You’re moving from a very intensive, potentially expensive production environment where you’re manually making products to something more sustainable and cost-effective. At the same time, you’re working to drive volume up through retail outlets.
“But they really go together, and it’s critical,” says Connor. For those looking to get into that retail environment before taking that leap, do your due diligence to identify what it looks like today selling that product and what it may look like tomorrow. It may require changes to the underlying business infrastructure to be scalable and successful.
Why You Need a CFO
Because they often focus on the big picture, business founders don’t always have what’s required to guide a business from the farmer’s market to the retail distribution model. That’s why having a CFO is the lifeline you need while your business grows.
Connor advises working with someone who knows what that route to market looks like, who the other players are, and what fair and reasonable compensation is for those parties. Having that intelligence before diving in is super important, he adds, and has been a vital part of JonnyPops’ success.
“We were able to find those resources on our journey, and that’s critical for entrepreneurs,” he says.
Whether it means hiring someone on the team full-time or finding the right go-to-market partners who you trust can bring you that knowledge, it’s crucial that you identify the right people to scale.
Combining Systems and Experience
As you look to scale efficiently, you’re always looking to avoid hitting a limitation you can’t break through, says Connor. The last thing you want is to have something that’s not business-critical be the barrier keeping you from getting where you want to go.
“You would hate to have some pile of paperwork somewhere prevent you from achieving otherwise business growth that you could go after,” he notes.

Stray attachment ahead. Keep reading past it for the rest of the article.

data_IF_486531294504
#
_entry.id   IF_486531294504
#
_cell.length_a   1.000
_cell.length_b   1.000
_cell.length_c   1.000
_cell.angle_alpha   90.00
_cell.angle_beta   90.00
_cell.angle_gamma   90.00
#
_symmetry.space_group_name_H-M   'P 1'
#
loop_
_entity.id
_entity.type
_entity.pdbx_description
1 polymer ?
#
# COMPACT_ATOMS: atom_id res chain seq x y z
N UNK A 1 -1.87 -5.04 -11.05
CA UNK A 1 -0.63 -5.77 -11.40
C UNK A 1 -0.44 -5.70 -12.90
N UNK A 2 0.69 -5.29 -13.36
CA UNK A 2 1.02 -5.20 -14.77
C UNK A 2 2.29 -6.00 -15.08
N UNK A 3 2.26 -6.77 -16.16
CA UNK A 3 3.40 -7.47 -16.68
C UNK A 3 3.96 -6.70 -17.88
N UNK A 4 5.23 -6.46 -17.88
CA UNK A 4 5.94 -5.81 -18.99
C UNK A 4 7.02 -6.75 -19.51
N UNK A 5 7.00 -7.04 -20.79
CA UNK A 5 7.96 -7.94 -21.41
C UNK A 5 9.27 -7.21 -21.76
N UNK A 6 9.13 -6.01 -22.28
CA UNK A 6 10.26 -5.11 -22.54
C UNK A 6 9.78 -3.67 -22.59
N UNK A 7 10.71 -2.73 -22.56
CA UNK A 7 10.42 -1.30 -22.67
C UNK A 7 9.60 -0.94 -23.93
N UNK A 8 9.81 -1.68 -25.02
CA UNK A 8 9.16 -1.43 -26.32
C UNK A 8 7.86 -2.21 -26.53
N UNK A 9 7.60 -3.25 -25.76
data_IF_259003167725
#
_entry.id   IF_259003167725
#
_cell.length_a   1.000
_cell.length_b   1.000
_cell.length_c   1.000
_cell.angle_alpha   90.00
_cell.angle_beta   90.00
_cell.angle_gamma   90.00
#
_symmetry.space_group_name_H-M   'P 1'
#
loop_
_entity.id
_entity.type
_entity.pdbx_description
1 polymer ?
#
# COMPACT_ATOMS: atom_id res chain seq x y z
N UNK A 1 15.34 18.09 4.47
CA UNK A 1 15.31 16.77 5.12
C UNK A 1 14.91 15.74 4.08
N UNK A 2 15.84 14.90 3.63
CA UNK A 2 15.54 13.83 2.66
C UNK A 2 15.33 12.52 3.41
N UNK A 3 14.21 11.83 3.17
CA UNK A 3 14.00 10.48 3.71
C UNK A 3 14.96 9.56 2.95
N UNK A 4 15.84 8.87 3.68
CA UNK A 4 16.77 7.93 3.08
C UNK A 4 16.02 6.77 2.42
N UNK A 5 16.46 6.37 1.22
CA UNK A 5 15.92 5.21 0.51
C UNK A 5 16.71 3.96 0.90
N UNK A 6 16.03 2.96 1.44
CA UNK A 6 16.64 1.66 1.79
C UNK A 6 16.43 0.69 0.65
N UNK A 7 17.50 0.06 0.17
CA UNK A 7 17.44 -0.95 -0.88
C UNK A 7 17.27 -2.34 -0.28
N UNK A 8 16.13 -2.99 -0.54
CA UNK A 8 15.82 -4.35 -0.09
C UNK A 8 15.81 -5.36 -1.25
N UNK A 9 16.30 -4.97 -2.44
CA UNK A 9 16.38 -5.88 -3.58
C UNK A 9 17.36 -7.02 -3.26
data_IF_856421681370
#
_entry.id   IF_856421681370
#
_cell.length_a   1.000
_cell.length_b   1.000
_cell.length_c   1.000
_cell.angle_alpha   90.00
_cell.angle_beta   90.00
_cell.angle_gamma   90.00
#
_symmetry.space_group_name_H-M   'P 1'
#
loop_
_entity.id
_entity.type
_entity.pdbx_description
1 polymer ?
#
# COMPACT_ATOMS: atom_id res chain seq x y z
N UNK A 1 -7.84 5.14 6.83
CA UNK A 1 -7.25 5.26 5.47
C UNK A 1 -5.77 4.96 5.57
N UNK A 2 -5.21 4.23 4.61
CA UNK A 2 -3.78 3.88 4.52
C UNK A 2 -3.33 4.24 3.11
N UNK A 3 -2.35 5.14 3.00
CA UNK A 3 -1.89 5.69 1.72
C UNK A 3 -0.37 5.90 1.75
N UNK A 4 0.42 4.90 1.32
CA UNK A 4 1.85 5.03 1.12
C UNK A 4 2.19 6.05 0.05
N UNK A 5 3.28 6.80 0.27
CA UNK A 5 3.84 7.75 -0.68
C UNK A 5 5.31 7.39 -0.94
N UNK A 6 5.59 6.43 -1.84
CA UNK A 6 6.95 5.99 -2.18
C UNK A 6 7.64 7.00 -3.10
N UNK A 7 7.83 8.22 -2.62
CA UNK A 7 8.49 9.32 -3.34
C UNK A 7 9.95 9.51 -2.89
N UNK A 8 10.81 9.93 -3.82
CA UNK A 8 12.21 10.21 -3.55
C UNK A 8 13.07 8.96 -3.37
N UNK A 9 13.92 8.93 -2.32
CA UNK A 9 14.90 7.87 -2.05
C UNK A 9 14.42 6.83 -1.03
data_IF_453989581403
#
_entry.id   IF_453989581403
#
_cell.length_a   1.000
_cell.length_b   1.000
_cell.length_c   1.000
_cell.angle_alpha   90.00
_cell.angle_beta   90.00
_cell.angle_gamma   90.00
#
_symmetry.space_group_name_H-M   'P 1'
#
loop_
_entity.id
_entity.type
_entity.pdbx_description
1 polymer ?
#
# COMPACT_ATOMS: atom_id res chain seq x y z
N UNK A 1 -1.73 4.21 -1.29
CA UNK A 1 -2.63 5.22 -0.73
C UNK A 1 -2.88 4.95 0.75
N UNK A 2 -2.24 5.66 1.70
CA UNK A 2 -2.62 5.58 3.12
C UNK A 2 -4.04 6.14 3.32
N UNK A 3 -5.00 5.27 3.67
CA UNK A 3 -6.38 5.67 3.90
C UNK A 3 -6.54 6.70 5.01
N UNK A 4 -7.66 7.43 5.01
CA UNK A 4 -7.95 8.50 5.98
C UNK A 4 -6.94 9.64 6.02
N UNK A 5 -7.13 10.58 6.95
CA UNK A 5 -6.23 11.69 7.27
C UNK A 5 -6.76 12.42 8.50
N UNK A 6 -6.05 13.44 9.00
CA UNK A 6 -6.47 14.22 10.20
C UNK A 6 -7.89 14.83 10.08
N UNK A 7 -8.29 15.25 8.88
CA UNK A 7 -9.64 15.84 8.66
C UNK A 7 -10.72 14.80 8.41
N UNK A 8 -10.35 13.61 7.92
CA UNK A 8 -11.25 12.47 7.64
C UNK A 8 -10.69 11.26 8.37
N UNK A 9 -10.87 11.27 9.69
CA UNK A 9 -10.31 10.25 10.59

The complexity compounds exponentially as your business grows, adds Connor. You may go from one item to 10 or one customers to 10. Or you can also go from only needing to work with one supplier to working with multiple to meet your growing needs. “And all those things tend to happen simultaneously as you scale,” Connor stresses.
This is why business processes and solutions are essential as you scale to keep up with the demand. Part of JonnyPops’ success in this regard has been NetSuite accounting software, which Connor says has been critical in allowing the brand to continue to scale.
Consider, for example, the need to keep track of inventory — a common pain point among companies like JonnyPops. Before implementing NetSuite, they relied on manual processes that weren’t scalable.
“We had reams of banker’s boxes, keeping track of everything from shipping and receiving to quality testing,” says Connor. “Being able to put everything into one system in NetSuite got us out of that problem while keeping us out of similar potholes as we continued to scale.”
Even as JonnyPops has grown, the founders have stayed true to their mission while honoring the legacy that began with Jonathan years ago. Part of that effort includes giving back in several ways by supporting addiction research, recovery, and rehabilitation.
They also strive to make people’s day anytime they eat a JonnyPop. A good deed is printed instead of a joke or a quote on each stick. “We encourage people to pay it forward and be a part of making their communities a better place,” says Connor.
Connor reminds those on the basement journey that the path to success is not easy for anyone, including those who seem like overnight successes. “Success looks easy from the outside, but it’s always lots of work for the people who are making it happen.”
Click here to learn more about JonnyPops and the history behind the brand.
Precious L. Williams is a 13-time national elevator pitch champion. She has also been featured on “Shark Tank,” CNN, Wall Street Journal, Forbes Magazine, Black Enterprise Magazine, Essence Magazine, and the movie “LEAP.” Her current clients include Microsoft, LinkedIn, Google, NBCUniversal, Federal Reserve Bank, Intuit Quickbooks, Yelp, Harvard University, and more. Precious is a dynamic international professional speaker, effective corporate trainer, and 4X 1 bestselling author.